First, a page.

The result was an uneasy detente over the issue of race in the Mummers Parade. Even in 1975, 12 years after the blackface ban, the New York Times described it as “essentially a white man’s event,” overseen by Mayor Frank Rizzo, who famously enjoined his white working-class base to “vote white” during a 1978 campaign to change the city charter so he could run for a third consecutive term.

 

Over the past six decades the parade has grown considerably more inclusive, even as brownface, redface and yellowface makeup have remained common sights in the parade, and blackface still appeared at the nighttime party after the official parade has ended. In the 1970s, most mummers’ clubs began admitting women for the first time. (Women had long worked behind the scenes, helping to stitch costumes but rarely appeared as performers). In 1984, the Goodtimers Comic Club, with an African American president and hundreds of minority members, started competing in the parade, just as W. Wilson Goode, Philadelphia’s first African American mayor, took office. And in 1992, a group of Cambodian American artists and students teamed up with the Golden Sunrise Fancy Brigade to stage a Khmer dance drama along the parade route, reflecting the rapid growth of the city’s Cambodian American population.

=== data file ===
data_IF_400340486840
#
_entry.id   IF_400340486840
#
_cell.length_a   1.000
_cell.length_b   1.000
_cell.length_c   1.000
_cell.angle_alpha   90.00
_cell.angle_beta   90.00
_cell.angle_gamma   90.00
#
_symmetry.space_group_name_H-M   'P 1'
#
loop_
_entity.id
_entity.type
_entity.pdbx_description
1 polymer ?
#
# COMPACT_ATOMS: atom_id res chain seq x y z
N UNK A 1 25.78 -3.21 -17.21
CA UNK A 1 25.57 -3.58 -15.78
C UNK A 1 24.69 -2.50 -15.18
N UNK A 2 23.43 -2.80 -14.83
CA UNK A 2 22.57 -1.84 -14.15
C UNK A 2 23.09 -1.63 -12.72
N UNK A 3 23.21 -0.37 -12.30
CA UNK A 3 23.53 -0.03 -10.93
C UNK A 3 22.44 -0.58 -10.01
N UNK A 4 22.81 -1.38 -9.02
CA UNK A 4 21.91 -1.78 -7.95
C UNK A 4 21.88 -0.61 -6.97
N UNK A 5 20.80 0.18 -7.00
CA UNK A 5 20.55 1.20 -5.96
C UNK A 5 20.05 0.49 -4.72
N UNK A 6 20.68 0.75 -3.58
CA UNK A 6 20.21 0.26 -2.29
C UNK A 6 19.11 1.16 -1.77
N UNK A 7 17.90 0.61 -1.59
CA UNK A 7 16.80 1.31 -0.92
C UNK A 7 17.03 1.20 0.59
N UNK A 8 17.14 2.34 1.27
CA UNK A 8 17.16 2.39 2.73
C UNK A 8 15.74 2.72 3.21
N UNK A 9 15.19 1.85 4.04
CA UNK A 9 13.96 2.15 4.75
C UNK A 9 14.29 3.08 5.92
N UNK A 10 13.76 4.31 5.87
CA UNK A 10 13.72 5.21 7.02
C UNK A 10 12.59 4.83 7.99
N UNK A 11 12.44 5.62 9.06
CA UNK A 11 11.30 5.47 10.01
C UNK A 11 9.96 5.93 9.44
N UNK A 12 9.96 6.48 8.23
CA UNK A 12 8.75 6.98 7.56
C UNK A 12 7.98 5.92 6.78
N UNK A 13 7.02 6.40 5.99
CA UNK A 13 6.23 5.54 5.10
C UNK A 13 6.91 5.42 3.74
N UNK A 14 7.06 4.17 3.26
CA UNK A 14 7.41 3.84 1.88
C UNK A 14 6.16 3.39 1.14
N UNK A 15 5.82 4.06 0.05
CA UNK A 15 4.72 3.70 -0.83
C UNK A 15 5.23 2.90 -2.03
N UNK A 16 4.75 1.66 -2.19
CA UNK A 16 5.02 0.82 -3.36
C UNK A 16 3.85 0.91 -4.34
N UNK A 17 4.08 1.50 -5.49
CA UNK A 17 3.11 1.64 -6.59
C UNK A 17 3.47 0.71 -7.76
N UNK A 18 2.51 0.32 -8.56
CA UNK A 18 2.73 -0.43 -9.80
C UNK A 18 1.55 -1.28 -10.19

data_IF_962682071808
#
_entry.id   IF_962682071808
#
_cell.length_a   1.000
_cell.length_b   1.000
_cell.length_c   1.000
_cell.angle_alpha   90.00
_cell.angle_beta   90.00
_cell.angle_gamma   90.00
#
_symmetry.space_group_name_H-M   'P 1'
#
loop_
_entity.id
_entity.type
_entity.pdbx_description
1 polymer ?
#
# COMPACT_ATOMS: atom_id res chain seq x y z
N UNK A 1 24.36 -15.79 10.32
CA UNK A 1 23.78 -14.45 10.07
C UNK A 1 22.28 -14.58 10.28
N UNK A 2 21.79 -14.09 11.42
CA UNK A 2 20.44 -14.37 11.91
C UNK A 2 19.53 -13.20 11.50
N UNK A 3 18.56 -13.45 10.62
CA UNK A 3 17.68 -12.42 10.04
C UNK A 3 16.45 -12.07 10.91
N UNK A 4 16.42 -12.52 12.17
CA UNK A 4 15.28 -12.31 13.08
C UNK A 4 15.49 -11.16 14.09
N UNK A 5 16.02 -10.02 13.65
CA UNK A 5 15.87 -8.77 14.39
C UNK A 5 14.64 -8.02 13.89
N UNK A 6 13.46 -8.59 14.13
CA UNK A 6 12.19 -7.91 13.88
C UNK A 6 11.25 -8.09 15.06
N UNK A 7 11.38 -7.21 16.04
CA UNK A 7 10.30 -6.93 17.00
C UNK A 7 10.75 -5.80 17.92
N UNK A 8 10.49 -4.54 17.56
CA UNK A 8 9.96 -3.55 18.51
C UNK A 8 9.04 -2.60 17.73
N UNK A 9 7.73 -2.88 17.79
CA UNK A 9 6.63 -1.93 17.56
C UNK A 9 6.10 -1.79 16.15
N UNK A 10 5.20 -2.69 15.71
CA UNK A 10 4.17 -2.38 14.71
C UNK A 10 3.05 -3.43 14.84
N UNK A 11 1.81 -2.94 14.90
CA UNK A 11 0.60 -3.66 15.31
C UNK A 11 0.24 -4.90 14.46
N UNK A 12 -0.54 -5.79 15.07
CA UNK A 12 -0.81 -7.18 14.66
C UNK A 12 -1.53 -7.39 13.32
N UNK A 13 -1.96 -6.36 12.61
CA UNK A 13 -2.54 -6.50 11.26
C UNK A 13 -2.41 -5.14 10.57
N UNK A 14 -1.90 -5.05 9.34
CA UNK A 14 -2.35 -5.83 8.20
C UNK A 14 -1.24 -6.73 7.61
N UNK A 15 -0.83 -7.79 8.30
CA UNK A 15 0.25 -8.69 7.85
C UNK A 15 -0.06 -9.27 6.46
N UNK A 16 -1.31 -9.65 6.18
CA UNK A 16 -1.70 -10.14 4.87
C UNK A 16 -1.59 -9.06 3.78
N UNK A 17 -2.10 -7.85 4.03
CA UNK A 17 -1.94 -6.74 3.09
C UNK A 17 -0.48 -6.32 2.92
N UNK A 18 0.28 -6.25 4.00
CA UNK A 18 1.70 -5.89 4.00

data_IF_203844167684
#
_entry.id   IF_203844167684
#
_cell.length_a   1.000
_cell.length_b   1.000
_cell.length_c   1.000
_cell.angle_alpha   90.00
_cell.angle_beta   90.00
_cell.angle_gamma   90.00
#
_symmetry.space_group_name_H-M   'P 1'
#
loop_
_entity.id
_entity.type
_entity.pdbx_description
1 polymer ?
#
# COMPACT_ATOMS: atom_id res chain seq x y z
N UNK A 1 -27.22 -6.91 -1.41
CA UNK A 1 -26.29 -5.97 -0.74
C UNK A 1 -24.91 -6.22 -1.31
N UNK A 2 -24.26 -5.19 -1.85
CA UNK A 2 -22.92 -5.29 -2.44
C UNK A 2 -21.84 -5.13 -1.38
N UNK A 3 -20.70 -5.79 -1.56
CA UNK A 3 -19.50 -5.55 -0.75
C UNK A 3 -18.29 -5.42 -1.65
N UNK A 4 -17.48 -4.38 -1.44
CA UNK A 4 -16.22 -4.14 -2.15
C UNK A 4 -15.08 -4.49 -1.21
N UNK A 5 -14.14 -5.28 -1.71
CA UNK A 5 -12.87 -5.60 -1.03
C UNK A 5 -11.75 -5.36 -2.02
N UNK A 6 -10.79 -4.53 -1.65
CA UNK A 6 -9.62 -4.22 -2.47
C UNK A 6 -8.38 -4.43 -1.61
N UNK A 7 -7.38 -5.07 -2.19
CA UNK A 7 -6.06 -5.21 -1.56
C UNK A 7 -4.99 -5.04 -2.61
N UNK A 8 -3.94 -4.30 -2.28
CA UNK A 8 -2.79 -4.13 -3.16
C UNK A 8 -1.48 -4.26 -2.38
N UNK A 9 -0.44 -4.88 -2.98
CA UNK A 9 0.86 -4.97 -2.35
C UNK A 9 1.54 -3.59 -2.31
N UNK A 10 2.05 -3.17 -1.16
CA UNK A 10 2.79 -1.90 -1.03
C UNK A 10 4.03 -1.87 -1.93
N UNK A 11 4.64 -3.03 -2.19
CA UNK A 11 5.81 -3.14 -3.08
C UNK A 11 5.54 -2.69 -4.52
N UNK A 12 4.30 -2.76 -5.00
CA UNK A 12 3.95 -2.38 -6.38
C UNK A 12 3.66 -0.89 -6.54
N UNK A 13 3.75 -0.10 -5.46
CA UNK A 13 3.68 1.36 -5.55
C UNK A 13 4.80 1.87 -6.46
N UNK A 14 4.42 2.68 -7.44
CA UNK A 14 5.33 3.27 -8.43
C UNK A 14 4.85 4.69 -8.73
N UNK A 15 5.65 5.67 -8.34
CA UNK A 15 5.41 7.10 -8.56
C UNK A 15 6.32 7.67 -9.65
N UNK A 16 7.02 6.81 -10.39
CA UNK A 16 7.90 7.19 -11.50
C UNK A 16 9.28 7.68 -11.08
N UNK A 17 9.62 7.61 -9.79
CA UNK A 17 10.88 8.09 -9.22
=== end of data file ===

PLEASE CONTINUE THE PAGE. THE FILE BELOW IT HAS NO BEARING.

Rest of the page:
Over the past six decades, the Mummers Parade has grown considerably more inclusive. (Ed Jones/AFP/Getty Images)
Over the past six decades, the Mummers Parade has grown considerably more inclusive. (Ed Jones/AFP/Getty Images)

By 2016, participants in the Mummers Parade included a Caribbean steel band, a Mexican American carnival organization, an African American drill team, a Puerto Rican bomba group and a brigade of drag queens — even as videos of individual mummers using racist and homophobic slurs along the parade route have also gone viral in recent years.